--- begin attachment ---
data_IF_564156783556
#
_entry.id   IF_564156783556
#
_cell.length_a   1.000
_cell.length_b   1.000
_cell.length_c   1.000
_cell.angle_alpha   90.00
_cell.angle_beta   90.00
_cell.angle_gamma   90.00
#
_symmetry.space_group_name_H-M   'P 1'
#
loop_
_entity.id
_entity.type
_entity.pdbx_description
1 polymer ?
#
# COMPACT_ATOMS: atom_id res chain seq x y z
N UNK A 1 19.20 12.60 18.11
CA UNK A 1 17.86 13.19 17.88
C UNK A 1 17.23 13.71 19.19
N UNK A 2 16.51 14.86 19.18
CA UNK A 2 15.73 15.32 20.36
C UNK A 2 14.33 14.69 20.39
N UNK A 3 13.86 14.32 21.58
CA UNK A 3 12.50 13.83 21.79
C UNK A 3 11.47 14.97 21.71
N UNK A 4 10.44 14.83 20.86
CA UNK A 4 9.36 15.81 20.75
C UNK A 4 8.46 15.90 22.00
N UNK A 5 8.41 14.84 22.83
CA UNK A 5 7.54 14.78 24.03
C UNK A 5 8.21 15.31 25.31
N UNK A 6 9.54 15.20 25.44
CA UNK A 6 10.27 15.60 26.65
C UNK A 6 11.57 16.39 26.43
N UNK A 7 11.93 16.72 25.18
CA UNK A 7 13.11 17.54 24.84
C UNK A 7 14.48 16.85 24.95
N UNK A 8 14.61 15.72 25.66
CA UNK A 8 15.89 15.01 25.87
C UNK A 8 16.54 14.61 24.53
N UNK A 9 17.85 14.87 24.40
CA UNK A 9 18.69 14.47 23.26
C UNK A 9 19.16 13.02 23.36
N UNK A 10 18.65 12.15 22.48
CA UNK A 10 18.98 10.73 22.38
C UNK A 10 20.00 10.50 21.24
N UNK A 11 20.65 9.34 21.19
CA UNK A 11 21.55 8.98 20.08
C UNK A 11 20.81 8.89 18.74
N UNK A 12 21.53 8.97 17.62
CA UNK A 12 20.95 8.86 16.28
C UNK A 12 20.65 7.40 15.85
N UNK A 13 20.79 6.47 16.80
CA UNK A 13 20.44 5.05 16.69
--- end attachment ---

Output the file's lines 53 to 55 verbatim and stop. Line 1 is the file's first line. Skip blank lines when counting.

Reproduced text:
C UNK A 11 20.81 8.89 18.74
N UNK A 12 21.53 8.97 17.62
CA UNK A 12 20.95 8.86 16.28